If forks are illegal in Canada, then how do Canadians eat pasta? This question must have crossed your mind when you heard from a friend or maybe saw on social media that forks are not allowed in Canada.
But, are forks really illegal in Canada? You’ll soon find out. This article will take you through the history behind the statement that “forks are illegal in Canada.”
So, sit back and enjoy the story.
The Great Canadian Fork Fight of 1812
In 2021, a wedding photographer, Taylor Jackson uploaded a video on Tiktok. In this video, he claimed that forks are illegal in Canada owing to the Great Canadian Fork Fight of 1812. He used online resources to prove the claim, making the video believable. So, it became viral.
What a lot of people missed, however, was that the video was only a joke. So, some took the video as genuine, while others like you began asking questions about the fork fight that made forks illegal in Canada.
The truth is, Canada has no record of fork fights in its history books. The only fight that took place in 1812 that has a place in the history of Canada is the War of 1812. This war was between the United States and Great Britain. Canada only felt the brunt of this war that lasted for two years because it was a British colony at the time.
So, the Great Canadian Fork fight of 1812 is a hoax you shouldn’t take seriously.
Now that you know that no fork fight ever happened in Canada, let’s find out if forks are illegal in Canada.
Are Forks Illegal in Canada, Really?
Well, forks are illegal in Canada if they’re made of plastic. Canada values its natural heritage—the lakes, beaches, parks, and streets – and it’s not ready to lose it to plastic pollution.
In Canada, out of 3,000,000 tonnes of plastic waste—approximately 64 million bags—disposed of by Canadians yearly, they recycle only 9%. The remaining ninety-one percent end up as pollutants.
In a bid to curtail plastic pollution in Canada, the Canadian government made a regulation prohibiting certain single-use plastics. Single-use plastics are disposable items used once and then either trashed or recycled.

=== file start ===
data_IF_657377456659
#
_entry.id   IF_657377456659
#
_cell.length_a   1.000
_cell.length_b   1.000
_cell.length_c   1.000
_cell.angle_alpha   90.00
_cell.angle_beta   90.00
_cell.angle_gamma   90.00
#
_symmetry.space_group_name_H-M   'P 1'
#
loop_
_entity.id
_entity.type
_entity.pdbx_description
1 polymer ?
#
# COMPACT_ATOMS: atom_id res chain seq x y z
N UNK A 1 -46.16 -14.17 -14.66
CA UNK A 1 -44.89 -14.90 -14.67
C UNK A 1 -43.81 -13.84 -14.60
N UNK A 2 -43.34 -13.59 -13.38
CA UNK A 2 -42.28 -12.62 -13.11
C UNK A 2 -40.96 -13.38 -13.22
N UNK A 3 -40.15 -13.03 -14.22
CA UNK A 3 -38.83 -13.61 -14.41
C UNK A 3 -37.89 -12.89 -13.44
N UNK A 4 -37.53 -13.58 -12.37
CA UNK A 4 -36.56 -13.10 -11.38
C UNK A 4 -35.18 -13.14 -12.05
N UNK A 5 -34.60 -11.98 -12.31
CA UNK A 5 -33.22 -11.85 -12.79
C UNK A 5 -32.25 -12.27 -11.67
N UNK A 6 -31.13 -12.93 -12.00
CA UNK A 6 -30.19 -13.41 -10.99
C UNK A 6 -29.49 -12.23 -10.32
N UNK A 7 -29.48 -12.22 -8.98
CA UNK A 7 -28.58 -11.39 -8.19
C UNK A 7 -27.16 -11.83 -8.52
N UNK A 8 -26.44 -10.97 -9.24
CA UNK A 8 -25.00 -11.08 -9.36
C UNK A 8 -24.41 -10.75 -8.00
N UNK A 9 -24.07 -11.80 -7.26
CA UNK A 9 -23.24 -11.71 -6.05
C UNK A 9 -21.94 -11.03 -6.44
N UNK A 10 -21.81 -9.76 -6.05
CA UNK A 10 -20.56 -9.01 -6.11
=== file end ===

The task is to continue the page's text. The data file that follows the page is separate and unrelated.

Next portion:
Here is a list of the single-use plastic items prohibited in Canada.
- Single-use plastic checkout bags
- Single-use plastic cutlery like forks, spoons, knives, sporks, etc.
- Single-use plastic flexible straw
- Single-use plastic food service ware
- Single-use plastic ring carrier
- Single-use plastic stir stick
- single-use plastic straw
You can’t manufacture, import, or sell any of these single-use plastics in the country. But in some situations, you can use single-use ring carriers and flexible straws.
For other single-use plastics, Canadians are to look for alternatives. So, you can still use forks made from steel or other non-plastic products.
Forks are not illegal in Canada as long as they are not made of plastic. So, relax. As you slurp your spaghetti or any of your favorite dishes with a fork in Canada, you won’t have to worry about the Royal Canadian Mounted Police.
Frequently Asked Questions About Things Illegal in Canada
Is it illegal to swear in Canada?
You might have a culture shock when you move to Canada. In Canada, public conduct is strictly regulated. By the provisions of section 175(1)(a) of the Criminal Code of Canada, swearing, insulting, or using obscene language in public is a punishable offense.
Other acts punishable by the same provision are fighting, screaming, shouting, or singing in public.
Can you go to jail for hate speech in Canada?
The Criminal Code of Canada doesn’t contain the term “hate speech”. However, it does provide for offenses that fall into the categories of what the public understands as hate speech.
If in a public place, you communicate statements that incite hatred against an identifiable group and the incitement leads to the breach of the public peace, you’ll be liable for the offense of Public Incitement of Hatred. In this case, it doesn’t matter if you intended to stir up hatred against the group. What matters is that you made the statement.
However, where you willfully make a statement in public to incite hatred against an identifiable group, you’ll be liable for the Willful Promotion of Hatred.
In either case, you’ll be guilty of an indictable offense punishable by a jail term not exceeding two years or an offense punishable by summary conviction.
Why can’t you paint a wooden adder in Alberta?
It’s chiefly a safety condition. According to the Occupational Hazard and Safety Code of Alberta, 2021, a person must not paint a wooden ladder. But, you can preserve a wooden ladder with a transparent protective coating.
If a ladder is not painted it’ll be easier for you to detect if the wood is decaying. So, the law seeks to protect workers that use ladders for purchasing ones made from rotten wood.
What is the weirdest law in Canada?
There are numerous laws that’ll come off as strange to you if you’re not Canadian. However, when you dig deeper into the reason behind such laws, they might become less quirky.
Here are some of the strange laws in Canada.
- Thanks to Alberta’s rat control program, owning a rat as a pet in Alberta is illegal.
- In Ontario, you are not allowed to own a pitbull as a pet, and in Toronto, section 349(5) of the Toronto Municipal Code prohibits the ownership of more than three dogs.
- In Mississauga, a city in Ontario, a property must not have more than one clothesline per dwelling unit.
- In Markham, you can only water your lawns either between 6:00 AM and 9:00 AM or between 6:00 PM and 9:00 PM, but not both.
Can you own a turtle on Prince Edward Island?
In Prince Edward Island, there are animals prohibited as pets, and turtles fall within the category. So, you can’t own a turtle as a pet in Prince Edward Island.